Like a smack on the face I have been told that my broad definition of a family as deviant.  But don't you realized that this so call "Deviant Family" may easily make up half of Singaporean families?  Even the normal Biological Family has become deviant if you may, dressing up their dog as a child for their wedding ceremony.  My friend who has a girl and a dog are calling them both daughters.  Many families have taken their animals as very much part of the family, even to sleeping on the same bed as our cat does.

Is it time to challenge the constitution to allow animals to be definitively and categorically stated, even as gender is also not definitively and categorically stated in that part of the constitution my friend showed me?

Saturday, 12 July 2014


The NLB saga continues with several local writers pulling out of events organized by the National Library Board.  Although it was reported that they were unhappy with the pulping of the books in question, the underlying displeasure lies in censorship of books.  The conundrum arise from the reasons given for the books withdrawal, that of pro-family and being guided by community norms.

The notion of "pro-family" had come to the forefront of public discourse lately, and especially so during the run-up to the Pink Dot annual party at Hong Lim Park.

Pro-Family, rightly so Pro-Creation was used to described the government's stand in crafting certain of its polices, most of which have to do with equality of privileges and benefits.

Some examples are the entitlement to public housing policies, where Build To Order flats, which is also classified as subsidised housing, is once only available to parties with a "family nucleus".  Even now, 3-room BTO  flat types are still not open to singles.  Read more on eligibility.

Other examples are related to leave and benefits that married couples and those with child can enjoy.  Read more.  All in all, the government's pro-family policies are largely geared towards better reproduction amongst Singaporeans, such as the "baby bonus scheme".

And these government policies are seen as discriminating singles, straight or otherwise.  The voices of singles had been extremely feeble, but citizens who are LGBTs found support amongst themselves as a community and had been strongly vocal primarily in the repealing of Penal Code 377A, referring to carnal sex with party of the same sex being illegal.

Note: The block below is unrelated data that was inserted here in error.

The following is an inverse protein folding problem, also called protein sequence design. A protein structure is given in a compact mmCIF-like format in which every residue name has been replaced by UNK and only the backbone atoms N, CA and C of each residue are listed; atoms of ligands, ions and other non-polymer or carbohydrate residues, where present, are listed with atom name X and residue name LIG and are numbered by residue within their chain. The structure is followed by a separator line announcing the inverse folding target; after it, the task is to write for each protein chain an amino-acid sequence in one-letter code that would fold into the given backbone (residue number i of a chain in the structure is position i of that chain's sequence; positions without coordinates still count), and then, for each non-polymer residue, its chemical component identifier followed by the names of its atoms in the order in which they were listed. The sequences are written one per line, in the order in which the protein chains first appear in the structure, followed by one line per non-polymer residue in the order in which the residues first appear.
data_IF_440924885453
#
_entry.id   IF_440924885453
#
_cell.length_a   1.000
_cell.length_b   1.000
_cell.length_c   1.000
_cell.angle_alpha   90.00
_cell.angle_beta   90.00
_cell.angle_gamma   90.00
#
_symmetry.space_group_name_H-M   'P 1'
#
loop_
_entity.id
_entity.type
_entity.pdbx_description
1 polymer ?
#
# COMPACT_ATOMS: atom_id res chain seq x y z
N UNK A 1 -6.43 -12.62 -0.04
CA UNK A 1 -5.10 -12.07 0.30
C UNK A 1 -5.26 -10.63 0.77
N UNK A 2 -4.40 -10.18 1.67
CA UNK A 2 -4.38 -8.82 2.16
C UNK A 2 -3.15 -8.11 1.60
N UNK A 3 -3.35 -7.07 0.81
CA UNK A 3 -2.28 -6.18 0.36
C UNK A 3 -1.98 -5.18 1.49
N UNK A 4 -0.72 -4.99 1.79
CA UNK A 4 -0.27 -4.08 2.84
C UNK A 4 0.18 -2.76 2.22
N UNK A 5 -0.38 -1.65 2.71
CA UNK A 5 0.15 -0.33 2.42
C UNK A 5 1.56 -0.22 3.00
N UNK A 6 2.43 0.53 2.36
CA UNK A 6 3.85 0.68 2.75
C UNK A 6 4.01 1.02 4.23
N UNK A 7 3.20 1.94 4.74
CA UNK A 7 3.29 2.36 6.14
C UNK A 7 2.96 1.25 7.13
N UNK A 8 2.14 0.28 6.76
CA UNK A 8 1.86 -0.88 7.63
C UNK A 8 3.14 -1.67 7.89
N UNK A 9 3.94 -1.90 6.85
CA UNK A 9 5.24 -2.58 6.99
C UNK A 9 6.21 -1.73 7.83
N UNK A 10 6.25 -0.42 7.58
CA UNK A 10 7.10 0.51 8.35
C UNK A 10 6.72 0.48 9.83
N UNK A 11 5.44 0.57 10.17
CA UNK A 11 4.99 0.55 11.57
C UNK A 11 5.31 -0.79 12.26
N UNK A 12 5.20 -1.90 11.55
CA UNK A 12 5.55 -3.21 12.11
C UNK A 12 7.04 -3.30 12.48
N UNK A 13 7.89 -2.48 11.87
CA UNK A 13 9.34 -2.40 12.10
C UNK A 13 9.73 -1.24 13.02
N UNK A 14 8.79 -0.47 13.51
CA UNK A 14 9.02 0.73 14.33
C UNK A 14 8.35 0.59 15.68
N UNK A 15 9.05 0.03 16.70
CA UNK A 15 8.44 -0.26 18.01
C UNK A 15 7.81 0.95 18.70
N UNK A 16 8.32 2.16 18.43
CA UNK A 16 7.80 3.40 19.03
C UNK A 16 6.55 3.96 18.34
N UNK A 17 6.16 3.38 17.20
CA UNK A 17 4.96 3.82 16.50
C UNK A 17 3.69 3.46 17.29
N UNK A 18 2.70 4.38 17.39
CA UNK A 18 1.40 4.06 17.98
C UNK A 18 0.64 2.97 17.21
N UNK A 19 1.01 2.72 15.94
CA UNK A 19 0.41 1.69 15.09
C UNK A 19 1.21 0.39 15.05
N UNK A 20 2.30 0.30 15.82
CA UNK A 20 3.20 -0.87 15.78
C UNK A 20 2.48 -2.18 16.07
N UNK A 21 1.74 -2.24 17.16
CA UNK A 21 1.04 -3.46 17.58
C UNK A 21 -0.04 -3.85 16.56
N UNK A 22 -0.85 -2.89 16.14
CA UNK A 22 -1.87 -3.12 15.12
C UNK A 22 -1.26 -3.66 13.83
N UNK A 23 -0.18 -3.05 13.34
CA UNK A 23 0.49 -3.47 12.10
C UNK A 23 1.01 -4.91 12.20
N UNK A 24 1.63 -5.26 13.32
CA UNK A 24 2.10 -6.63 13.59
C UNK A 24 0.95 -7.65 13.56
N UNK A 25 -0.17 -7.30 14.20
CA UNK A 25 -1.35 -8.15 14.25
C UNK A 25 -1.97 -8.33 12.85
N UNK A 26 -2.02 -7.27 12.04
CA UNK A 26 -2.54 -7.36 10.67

So the term "pro-family" had been broadly taken out of context to mean anti-LGBT, Lesbians, Gays, Bi-Sexuals, and Transgenders.  Is the government anti-LGBT?  PAP founder and former Prime Minister Lee Kuan Yew thinks that they are born that way and they should be left alone as that.

And that was how the community norm was formed.  For the benefits, LGBT has been generally taken to also mean homosexuals, those who engage in carnal sexual relations with another of the same sex.  Society generally accepts that there are people who engages such relationship, and they have been left alone all along to their own privacy notwithstanding that there are groups who would outwardly decry homosexuality is a sin.

Thus the removal of three titles from the shelves of Singapore's libraries happened only a wink away from controversies surrounding the Red Dot party, was seen as the government's unfairness towards materials that are evocative of LGBT way of life.

But the confrontation this time is not so much on LGBT but that of "freedom of knowledge", "censorship-suppression of diversity", and government's neutral role in the Singaporean life.  

There are those who thinks that the government should be responsible enough to ensure young children are protected, and there are others who feel that young children should be free to experiment and learn, and then we have the government taking a stand to protect rather that expose.  Naturally when two against one, the odd one out would feel that the government is siding.  When it is about lives of little children, there is no two way for the government.

It is therefore unfair of many parties who champions freedom of knowledge & information and that of a diverse society to blame the government to take a cautious stand in protecting children who may not reach maturity to digest and understand the information they are consuming.

It is also extremely disappointing that certain Singapore writers had decided to boycott National Library Board.  It only shows the lack of broad consideration by these writers who chose to pivot on the proliferation of literature and disregard due care for little lives.